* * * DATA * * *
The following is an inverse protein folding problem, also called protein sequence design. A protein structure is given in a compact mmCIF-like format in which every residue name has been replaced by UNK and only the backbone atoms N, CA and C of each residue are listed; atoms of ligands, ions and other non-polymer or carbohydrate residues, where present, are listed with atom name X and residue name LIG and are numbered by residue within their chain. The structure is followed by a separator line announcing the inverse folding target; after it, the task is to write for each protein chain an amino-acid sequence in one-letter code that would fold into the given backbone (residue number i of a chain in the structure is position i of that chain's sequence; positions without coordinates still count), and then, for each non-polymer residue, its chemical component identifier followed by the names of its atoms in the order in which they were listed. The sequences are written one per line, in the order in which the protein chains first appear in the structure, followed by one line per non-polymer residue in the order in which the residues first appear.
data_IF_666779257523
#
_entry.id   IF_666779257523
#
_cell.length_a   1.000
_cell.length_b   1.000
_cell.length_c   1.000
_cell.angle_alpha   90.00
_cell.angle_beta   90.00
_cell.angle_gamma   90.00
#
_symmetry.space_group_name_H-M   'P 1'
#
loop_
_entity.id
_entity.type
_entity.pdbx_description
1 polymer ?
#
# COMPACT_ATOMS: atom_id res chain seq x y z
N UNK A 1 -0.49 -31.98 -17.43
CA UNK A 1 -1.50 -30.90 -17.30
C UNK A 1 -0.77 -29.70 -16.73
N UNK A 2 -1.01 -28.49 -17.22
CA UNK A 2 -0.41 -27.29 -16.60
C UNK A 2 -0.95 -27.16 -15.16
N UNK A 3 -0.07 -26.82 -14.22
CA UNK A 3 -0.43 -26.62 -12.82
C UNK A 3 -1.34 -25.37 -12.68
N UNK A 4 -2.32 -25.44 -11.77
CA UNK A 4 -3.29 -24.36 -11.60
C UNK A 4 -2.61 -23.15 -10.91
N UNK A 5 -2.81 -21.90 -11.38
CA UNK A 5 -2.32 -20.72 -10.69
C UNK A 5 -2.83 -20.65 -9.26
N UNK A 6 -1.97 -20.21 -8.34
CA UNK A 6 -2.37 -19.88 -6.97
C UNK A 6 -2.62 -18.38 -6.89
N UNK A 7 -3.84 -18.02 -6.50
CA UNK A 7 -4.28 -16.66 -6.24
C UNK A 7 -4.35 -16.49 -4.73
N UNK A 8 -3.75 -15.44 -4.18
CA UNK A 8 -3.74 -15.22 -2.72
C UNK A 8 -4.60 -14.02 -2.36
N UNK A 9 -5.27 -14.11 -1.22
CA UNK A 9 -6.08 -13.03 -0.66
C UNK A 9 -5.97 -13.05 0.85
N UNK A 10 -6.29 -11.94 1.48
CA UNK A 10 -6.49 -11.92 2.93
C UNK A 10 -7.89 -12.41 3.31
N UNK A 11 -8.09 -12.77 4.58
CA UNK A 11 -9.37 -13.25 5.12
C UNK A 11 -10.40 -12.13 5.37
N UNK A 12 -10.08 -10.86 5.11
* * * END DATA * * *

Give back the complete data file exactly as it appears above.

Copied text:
The following is an inverse protein folding problem, also called protein sequence design. A protein structure is given in a compact mmCIF-like format in which every residue name has been replaced by UNK and only the backbone atoms N, CA and C of each residue are listed; atoms of ligands, ions and other non-polymer or carbohydrate residues, where present, are listed with atom name X and residue name LIG and are numbered by residue within their chain. The structure is followed by a separator line announcing the inverse folding target; after it, the task is to write for each protein chain an amino-acid sequence in one-letter code that would fold into the given backbone (residue number i of a chain in the structure is position i of that chain's sequence; positions without coordinates still count), and then, for each non-polymer residue, its chemical component identifier followed by the names of its atoms in the order in which they were listed. The sequences are written one per line, in the order in which the protein chains first appear in the structure, followed by one line per non-polymer residue in the order in which the residues first appear.
data_IF_666779257523
#
_entry.id   IF_666779257523
#
_cell.length_a   1.000
_cell.length_b   1.000
_cell.length_c   1.000
_cell.angle_alpha   90.00
_cell.angle_beta   90.00
_cell.angle_gamma   90.00
#
_symmetry.space_group_name_H-M   'P 1'
#
loop_
_entity.id
_entity.type
_entity.pdbx_description
1 polymer ?
#
# COMPACT_ATOMS: atom_id res chain seq x y z
N UNK A 1 -0.49 -31.98 -17.43
CA UNK A 1 -1.50 -30.90 -17.30
C UNK A 1 -0.77 -29.70 -16.73
N UNK A 2 -1.01 -28.49 -17.22
CA UNK A 2 -0.41 -27.29 -16.60
C UNK A 2 -0.95 -27.16 -15.16
N UNK A 3 -0.07 -26.82 -14.22
CA UNK A 3 -0.43 -26.62 -12.82
C UNK A 3 -1.34 -25.37 -12.68
N UNK A 4 -2.32 -25.44 -11.77
CA UNK A 4 -3.29 -24.36 -11.60
C UNK A 4 -2.61 -23.15 -10.91
N UNK A 5 -2.81 -21.90 -11.38
CA UNK A 5 -2.32 -20.72 -10.69
C UNK A 5 -2.83 -20.65 -9.26
N UNK A 6 -1.97 -20.21 -8.34
CA UNK A 6 -2.37 -19.88 -6.97
C UNK A 6 -2.62 -18.38 -6.89
N UNK A 7 -3.84 -18.02 -6.50
CA UNK A 7 -4.28 -16.66 -6.24
C UNK A 7 -4.35 -16.49 -4.73
N UNK A 8 -3.75 -15.44 -4.18
CA UNK A 8 -3.74 -15.22 -2.72
C UNK A 8 -4.60 -14.02 -2.36
N UNK A 9 -5.27 -14.11 -1.22
CA UNK A 9 -6.08 -13.03 -0.66
C UNK A 9 -5.97 -13.05 0.85
N UNK A 10 -6.29 -11.94 1.48
CA UNK A 10 -6.49 -11.92 2.93
C UNK A 10 -7.89 -12.41 3.31
N UNK A 11 -8.09 -12.77 4.58
CA UNK A 11 -9.37 -13.25 5.12
C UNK A 11 -10.40 -12.13 5.37
N UNK A 12 -10.08 -10.86 5.11